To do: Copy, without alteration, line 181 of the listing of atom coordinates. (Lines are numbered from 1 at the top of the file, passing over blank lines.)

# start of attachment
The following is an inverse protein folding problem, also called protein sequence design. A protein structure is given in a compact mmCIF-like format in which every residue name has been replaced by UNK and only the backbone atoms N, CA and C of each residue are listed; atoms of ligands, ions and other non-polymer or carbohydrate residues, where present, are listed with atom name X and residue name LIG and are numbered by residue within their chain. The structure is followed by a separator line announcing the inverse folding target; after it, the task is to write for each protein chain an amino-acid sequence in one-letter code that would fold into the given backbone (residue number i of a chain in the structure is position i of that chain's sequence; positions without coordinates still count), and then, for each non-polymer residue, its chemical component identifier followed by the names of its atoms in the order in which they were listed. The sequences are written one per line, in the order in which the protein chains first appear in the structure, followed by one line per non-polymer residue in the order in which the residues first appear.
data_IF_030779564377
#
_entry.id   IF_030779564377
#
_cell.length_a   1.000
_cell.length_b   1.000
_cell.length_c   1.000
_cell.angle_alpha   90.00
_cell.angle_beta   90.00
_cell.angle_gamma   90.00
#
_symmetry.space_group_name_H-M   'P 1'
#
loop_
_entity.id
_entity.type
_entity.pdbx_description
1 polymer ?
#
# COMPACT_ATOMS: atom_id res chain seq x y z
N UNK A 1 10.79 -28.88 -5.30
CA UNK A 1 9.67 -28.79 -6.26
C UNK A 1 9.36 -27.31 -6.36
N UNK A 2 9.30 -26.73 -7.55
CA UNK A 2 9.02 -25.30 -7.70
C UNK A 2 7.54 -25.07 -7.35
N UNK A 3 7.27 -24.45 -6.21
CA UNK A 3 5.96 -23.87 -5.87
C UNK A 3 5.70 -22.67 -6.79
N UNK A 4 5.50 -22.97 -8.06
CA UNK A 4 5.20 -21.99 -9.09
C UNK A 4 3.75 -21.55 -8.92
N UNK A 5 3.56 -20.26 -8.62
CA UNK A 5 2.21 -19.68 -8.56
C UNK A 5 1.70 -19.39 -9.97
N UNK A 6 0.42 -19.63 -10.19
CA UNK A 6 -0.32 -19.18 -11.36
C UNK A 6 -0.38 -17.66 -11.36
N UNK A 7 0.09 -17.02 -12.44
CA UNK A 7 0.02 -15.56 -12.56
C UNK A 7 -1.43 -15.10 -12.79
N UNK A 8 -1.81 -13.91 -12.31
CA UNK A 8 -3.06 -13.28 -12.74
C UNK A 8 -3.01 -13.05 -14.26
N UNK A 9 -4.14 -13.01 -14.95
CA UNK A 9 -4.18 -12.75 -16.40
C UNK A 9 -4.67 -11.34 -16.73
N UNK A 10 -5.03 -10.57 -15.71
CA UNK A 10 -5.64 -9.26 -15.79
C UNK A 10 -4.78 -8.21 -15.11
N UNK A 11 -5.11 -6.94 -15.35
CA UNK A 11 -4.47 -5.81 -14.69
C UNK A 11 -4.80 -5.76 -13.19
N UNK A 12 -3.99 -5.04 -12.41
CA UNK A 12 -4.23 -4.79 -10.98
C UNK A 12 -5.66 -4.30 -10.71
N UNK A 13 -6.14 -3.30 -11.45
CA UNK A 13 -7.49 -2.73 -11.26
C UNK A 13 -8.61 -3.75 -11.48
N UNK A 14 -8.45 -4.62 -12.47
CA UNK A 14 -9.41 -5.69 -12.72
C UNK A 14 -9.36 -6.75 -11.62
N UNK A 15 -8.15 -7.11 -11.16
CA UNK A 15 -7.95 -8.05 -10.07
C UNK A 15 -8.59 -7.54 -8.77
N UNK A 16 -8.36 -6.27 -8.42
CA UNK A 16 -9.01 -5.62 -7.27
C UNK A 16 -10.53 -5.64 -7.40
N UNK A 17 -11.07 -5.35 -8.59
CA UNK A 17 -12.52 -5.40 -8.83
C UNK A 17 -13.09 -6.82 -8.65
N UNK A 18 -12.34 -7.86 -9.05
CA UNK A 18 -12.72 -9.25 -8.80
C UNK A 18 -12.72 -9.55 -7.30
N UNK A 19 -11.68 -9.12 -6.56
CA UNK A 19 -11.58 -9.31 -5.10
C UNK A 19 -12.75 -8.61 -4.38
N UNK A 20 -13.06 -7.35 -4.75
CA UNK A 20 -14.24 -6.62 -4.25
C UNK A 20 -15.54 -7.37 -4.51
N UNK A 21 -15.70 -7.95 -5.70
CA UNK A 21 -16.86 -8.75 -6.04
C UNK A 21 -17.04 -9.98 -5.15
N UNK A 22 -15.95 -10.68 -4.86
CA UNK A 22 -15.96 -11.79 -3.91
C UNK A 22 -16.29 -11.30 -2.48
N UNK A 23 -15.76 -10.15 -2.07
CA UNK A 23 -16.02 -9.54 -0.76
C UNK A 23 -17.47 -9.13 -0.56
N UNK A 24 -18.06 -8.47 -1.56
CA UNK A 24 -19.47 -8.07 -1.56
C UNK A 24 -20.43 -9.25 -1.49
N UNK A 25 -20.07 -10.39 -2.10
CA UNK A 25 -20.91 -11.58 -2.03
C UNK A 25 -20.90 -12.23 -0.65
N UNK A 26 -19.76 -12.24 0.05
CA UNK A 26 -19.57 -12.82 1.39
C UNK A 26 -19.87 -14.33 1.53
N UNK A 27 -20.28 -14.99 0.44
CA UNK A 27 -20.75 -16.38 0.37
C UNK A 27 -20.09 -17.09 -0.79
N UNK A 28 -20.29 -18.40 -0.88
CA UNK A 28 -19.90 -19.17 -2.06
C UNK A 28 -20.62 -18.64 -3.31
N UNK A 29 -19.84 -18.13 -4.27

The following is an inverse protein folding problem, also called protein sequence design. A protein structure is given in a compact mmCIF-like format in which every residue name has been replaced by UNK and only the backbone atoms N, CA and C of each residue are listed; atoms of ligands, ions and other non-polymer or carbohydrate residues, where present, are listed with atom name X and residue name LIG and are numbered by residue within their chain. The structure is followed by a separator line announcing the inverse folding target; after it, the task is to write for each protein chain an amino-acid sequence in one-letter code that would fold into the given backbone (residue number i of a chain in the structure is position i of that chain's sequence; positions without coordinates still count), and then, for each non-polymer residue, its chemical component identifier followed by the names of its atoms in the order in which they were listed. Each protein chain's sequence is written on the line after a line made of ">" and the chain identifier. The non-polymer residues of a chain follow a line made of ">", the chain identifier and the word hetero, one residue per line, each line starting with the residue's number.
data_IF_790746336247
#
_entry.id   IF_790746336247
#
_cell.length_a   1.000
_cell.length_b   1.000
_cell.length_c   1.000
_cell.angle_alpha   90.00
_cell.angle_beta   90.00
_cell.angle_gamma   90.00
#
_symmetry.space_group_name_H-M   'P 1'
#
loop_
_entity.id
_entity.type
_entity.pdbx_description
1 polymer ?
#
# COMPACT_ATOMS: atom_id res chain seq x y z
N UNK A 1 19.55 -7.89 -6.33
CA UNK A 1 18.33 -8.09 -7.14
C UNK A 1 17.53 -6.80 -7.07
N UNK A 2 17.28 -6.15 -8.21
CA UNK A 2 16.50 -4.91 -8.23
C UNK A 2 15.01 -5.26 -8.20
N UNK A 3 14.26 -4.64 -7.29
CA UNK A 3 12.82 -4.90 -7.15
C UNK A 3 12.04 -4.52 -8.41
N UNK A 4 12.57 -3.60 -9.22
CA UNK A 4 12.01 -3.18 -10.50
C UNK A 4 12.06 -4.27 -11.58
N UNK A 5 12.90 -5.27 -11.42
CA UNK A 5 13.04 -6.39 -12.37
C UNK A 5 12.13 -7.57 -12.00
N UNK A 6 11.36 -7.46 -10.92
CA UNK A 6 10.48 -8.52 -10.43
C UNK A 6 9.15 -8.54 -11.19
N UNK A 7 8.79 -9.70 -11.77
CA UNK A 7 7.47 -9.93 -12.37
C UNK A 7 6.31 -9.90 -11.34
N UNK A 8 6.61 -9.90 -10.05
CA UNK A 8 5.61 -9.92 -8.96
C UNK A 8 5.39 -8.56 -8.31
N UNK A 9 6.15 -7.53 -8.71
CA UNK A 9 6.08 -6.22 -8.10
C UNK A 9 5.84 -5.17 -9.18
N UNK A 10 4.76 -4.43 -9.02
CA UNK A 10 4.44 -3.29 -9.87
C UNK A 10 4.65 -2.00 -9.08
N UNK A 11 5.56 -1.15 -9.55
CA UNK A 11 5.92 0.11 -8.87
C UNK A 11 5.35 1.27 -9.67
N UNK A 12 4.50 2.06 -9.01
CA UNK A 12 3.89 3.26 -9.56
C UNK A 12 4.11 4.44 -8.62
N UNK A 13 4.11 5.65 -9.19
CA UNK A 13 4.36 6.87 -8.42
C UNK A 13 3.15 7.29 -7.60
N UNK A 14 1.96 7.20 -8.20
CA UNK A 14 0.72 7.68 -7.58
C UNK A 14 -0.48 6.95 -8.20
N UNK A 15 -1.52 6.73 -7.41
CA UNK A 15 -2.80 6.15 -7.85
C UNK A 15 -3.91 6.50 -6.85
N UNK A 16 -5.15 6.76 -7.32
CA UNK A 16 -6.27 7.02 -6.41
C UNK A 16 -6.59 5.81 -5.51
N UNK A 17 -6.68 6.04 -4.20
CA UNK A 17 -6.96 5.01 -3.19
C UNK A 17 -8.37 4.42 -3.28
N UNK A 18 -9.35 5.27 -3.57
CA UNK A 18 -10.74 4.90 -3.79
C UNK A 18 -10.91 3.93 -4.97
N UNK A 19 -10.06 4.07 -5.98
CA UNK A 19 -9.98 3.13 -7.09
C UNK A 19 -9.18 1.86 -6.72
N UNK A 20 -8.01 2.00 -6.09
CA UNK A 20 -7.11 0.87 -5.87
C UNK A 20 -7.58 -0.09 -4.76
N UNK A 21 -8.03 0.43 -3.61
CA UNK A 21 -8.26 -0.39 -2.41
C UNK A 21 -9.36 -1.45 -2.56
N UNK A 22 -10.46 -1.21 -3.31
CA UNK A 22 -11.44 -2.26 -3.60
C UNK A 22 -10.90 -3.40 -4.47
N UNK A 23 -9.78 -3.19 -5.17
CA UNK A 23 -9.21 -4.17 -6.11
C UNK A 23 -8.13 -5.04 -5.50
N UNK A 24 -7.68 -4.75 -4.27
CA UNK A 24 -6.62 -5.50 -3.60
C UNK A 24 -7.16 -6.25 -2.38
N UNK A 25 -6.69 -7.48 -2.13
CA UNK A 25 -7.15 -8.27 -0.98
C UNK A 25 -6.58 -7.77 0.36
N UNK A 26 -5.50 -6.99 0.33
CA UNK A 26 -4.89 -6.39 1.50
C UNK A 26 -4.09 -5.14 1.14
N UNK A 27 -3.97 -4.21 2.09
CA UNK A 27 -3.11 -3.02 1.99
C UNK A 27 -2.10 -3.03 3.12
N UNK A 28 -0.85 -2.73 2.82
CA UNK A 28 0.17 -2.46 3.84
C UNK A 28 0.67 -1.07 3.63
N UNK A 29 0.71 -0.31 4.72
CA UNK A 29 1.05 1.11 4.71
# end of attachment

C UNK A 18 -10.91 3.93 -4.97